Well, it’s Sunday night and I haven’t written anything in a few days. Time to do several recaps. This one is about Friday 4th of July.

At the morning’s opening ceremony I realised that the school doesn’t have one set uniform, rather several uniforms with one used for each day. Yesterday that had been the scout uniforms in line with the ceremonies that take place on thursday, and today everyone was wearing white, and the ceremony itself consisted of silent prayer rather than the songs and dances that had taken place earlier in the week (since I constantly seem to get roped into doing these, I wasn’t really complaining). I also managed to get some photos for the first time, and Pilot also got hold of my camera and started shooting at various places around the school, as well as what looked like the back of a student’s head but I later found out to be the logo on the back of his shirt (perspective is everything.)





Once again I was also shoved in front of the crowd to make a speech, as well as being told that Pilot now wanted me to speak at the ceremony every morning. This is to only consist of a simple ‘hello, how are you today?’ bit of small talk which is a slight relief, but it also wouldn’t surprise me if in a weeks time I’m expected to recite Shakespeare or explain why England haven’t won a World Cup since 1966.

I still haven't mastered not looking incredibly awkward whilst doing this yet.

I still haven’t mastered not looking incredibly awkward whilst doing this yet.

My lessons were fairly standard after that, more going through what was in the workbook for different classes and their respective levels of learning. I did some more signalling out of the kids to answer questions in front of everyone too, and I can kind of understand now why teachers do this so much. Not so much in a learning way, but more that it’s quite fun putting people on the spot. Man, I’m sadistic.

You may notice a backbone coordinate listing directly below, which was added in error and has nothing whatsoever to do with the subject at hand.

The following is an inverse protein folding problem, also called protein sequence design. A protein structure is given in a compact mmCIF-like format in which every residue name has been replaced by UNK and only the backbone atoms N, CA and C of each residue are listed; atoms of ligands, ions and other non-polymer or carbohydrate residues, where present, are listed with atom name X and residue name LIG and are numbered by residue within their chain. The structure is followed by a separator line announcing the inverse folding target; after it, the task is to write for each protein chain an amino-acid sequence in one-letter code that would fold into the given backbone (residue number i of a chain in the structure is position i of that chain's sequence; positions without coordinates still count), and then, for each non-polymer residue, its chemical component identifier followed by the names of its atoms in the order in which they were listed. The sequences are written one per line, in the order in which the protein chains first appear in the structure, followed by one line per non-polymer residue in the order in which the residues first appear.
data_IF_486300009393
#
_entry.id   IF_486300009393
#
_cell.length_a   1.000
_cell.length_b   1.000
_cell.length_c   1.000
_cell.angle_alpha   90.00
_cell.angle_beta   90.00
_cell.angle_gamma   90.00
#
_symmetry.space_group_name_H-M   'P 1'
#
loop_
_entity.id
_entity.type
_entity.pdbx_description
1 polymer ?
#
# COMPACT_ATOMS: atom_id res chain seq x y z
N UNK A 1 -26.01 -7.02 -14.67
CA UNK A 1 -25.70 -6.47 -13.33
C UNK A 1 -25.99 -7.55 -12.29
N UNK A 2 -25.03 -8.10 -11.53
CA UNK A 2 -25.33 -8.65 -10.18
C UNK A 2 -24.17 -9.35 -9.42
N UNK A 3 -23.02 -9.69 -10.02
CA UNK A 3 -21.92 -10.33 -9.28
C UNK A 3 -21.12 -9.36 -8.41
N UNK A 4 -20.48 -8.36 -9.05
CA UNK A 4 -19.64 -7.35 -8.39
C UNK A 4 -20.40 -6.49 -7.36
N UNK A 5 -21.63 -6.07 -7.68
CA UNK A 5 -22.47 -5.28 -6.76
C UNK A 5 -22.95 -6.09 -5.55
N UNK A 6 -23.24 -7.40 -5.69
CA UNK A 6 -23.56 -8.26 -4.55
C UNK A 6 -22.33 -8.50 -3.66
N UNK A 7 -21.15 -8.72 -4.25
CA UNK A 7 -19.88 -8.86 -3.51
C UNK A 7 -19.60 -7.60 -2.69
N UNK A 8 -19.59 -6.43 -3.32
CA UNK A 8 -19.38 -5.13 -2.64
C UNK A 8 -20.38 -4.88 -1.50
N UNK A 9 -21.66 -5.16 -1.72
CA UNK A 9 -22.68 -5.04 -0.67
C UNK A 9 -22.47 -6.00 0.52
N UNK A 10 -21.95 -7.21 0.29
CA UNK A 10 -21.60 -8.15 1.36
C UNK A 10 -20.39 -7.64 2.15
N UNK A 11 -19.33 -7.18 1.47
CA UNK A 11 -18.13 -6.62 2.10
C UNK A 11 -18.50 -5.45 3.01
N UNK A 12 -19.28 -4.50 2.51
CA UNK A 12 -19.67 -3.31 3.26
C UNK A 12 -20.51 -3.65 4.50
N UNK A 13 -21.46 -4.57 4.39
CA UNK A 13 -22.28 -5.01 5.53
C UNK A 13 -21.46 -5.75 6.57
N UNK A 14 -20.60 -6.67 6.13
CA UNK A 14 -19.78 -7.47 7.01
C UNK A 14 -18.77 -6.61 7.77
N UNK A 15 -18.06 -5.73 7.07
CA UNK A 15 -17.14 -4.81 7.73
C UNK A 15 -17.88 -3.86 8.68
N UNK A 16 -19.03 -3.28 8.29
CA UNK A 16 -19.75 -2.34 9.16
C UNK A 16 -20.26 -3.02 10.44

Also notable is that we started playing hopscotch in classes today, and although I was supposed to be dictating everything I haven’t played the game since I was about 7. This led to me completely forgetting what the rules were and inadvertently helping some of the groups cheat. Despite that they seemed to enjoy it, and it seems like something that is easy to set up and play again, so it’s something I have for future reference.


hopscocthMore praying ocurred in the afternoon, this time in the main hall before english camp. I still don’t really think I know much about many of the religious ceremonies yet, but from this I’d gather that Friday is a pretty important time for it. My mentor Bubpha and her family are Christian, and appear to be in the minority compared to those who practice Buddhism, so she wasn’t involved in most of these ceremonies. Again, this seems to be another contrast between here and England- maybe this is a bit of a sweeping statement, but we generally seem to have it the other way around.


After that was a fairly un-notable english camp, which marked the end of my first week of teaching. It can be challenging and frustrating at times, particularly when it’s always so hot, but I think I’m beginning to get the hang of it so hopefully I can improve further over the coming weeks. This sounds like an extremely lame thing to say, but I think one of the factors stopping me from being homesick at the moment is that I don’t particularly know where ‘home’ is in England at the moment. By the end of this project I will have spent more of 2014 in Thailand than at my home in Ipswich, and although I’ve spent plenty of time at my uni house I’ll be heading into a new one in September that I haven’t even seen yet. But obviously this is all just pointless musing, and there’s a great deal more to homesickness than your current place of residence. And I’ll admit that it would be nice to be in a country that doesn’t always feel like it’s trying to boil me alive.




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